morning with mom
P U T T I N G P I E C E S
T O G E T H E R
“Turn down my old street,” my mom suggested, as we traveled east on Euclid Ave.
We’d just had ice cream at Mitchell’s in Uptown Cleveland, in honor of our cousin Babs who would have turned 77 today. Ice cream was her favorite food; she always saved room for a tin roof sundae, no matter what was on the menu. My mom and I sat out front of the ice cream shop in the pleasant breeze traveling up the alley like a pedestrian. It was the first time she’d seen that strip of Uptown, as it’s pretty well hidden from view when passing in a car. “How different it is now!” she reflected. “I remember walking from home on East 123rd to my dentist on Euclid Ave. It was nothing like this then.”
So when we finally headed home, still thinking about her “old neighborhood,” my mom asked me to turn down her old street. I had seen the house on 123rd many times, but I had always approached from Mayfield Rd., not around the bend from Euclid Ave. I had heard stories about how, when she’d return from work at night and felt brave, she’d hurry from the rapid station down 123rd, down that block-long stretch bordered by a Lake View Cemetery wall and a wide, weedy lot and once-functioning factory. Familiar with Little Italy from the get-go, I couldn’t quite imagine what was so jarring or why she’d feel so apprehensive about walking down any street in the neighborhood, with the houses packed so tightly there seemed seldom an opportunity to ever feel alone.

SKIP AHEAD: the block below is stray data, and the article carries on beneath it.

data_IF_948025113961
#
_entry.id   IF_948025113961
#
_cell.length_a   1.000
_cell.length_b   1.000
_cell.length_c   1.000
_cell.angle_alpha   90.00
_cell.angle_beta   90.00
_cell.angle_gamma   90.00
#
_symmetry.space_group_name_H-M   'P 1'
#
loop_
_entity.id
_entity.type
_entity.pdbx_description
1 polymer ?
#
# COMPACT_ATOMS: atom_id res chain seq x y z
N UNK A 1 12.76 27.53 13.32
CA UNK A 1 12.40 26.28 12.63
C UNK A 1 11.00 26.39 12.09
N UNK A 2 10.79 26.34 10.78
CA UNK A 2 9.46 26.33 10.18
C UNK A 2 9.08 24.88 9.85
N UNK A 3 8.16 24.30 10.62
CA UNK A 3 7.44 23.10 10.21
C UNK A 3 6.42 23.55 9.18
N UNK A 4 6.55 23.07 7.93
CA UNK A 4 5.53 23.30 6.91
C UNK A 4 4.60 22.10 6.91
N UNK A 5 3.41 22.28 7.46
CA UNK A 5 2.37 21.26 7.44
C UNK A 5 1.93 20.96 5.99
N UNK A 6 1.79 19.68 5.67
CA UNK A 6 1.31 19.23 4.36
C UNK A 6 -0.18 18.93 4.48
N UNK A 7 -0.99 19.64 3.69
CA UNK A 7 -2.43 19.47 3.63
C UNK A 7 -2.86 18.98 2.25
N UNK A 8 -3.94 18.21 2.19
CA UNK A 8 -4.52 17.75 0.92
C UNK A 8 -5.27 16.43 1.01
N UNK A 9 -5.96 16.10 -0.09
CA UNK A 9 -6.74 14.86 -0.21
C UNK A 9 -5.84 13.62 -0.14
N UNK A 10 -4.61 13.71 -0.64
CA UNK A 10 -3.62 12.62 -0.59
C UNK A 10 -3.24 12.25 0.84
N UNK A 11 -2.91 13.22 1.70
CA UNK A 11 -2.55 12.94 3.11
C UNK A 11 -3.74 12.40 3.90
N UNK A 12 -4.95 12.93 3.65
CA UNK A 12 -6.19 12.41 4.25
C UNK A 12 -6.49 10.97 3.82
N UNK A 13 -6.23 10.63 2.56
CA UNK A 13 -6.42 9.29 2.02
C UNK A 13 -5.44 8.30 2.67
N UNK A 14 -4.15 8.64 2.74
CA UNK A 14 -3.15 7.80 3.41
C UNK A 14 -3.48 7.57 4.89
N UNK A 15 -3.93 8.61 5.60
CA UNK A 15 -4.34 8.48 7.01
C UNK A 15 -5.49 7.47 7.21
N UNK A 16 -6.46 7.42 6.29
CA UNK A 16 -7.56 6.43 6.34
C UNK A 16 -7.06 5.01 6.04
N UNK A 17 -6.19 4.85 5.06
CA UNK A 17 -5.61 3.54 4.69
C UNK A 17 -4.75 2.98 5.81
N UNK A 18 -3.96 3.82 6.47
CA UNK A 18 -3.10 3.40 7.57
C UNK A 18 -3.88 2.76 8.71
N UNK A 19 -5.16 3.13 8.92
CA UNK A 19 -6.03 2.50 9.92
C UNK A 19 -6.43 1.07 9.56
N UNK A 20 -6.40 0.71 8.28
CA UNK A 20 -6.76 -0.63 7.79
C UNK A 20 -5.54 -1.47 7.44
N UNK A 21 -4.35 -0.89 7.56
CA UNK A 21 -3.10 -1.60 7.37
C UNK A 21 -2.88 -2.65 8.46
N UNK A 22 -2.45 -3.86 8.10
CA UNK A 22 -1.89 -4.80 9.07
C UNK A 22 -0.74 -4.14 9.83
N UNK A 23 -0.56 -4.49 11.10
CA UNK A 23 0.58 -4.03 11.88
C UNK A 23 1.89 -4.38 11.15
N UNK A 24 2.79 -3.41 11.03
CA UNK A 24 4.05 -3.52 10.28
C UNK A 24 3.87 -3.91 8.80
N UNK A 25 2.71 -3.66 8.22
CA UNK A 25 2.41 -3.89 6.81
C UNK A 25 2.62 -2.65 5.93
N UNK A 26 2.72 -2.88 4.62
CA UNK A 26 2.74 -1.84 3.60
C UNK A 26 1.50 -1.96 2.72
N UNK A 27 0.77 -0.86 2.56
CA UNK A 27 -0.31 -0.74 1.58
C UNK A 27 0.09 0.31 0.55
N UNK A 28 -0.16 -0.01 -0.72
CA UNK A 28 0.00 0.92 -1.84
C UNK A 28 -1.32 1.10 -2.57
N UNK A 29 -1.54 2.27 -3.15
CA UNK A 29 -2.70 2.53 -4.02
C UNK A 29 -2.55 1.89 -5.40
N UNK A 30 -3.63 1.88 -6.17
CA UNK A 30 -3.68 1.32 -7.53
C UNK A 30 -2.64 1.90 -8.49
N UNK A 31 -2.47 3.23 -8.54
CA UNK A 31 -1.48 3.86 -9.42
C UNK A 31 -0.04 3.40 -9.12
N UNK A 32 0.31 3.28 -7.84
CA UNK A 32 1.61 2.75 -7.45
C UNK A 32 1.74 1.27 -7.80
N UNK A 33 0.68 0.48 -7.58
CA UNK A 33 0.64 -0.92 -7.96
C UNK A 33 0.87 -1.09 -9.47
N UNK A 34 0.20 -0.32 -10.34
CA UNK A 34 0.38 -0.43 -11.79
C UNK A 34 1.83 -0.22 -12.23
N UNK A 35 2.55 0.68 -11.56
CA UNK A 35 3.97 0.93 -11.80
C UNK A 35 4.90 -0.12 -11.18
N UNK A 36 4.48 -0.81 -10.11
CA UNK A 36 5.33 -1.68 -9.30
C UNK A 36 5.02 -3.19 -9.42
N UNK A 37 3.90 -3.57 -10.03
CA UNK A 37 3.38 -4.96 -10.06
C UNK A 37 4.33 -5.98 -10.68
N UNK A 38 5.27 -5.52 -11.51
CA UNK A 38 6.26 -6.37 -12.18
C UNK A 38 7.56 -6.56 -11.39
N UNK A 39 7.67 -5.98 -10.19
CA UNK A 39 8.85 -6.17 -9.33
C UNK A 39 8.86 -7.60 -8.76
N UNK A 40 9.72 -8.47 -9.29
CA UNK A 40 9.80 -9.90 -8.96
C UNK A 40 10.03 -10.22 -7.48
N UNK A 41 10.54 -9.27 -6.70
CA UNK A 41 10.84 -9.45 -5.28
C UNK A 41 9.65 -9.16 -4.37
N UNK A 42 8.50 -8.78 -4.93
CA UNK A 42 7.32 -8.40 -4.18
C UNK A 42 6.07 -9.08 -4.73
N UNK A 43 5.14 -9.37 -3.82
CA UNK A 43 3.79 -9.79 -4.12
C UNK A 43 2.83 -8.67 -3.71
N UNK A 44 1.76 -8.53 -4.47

But then I turned right off of Euclid. And there was the cemetery wall, and the empty lot, and the now-abandoned, partially burned out factory (as well as a new archive building, which is great!). Finally, I could put the pieces together. And I had to pull over to explore all the details, so much brick and metal and debris in this space my mother had hurried past so many times, her arms often loaded with a stack of library books. She stayed in the car and watched me explore, no doubt thinking back to what it was like then, ready with more stories when I returned.
And in that space of our own personal reflections as we drove away from the neighborhood, it occurred to me that my intention when starting this project was to be immersed in a place, to notice the details wherever I happened to be in Cleveland, whether the lake, one of the museums, or a walk of a neighborhood. But now, I found it’s thinking about the bigger picture, too. What did my mom see in this spot when she uncomfortably walked past 50 years before? Or how different were her experiences at Murray Hill School before it became a collection of art galleries, running to class as a bell rang, passing up her homework to the front of the class? Did she sidestep goose poo and look down at her little girl reflection in Wade Lagoon, as families strolled past in their Sunday best?
Yes, it’s texture and details and contrast and color, but it’s also honoring places by hearing their stories and putting the pieces together. There’s seeing, and then there’s feeling. Just as previous visits to Lake View to explore historical structures like Wade Chapel or Garfield Monument were different than today, before ice cream: visiting Lake View because Babs is now buried there.
How much does the feeling of a place change when you hear a personal story about it?
Abandoned Factory on E. 123rd St. Texture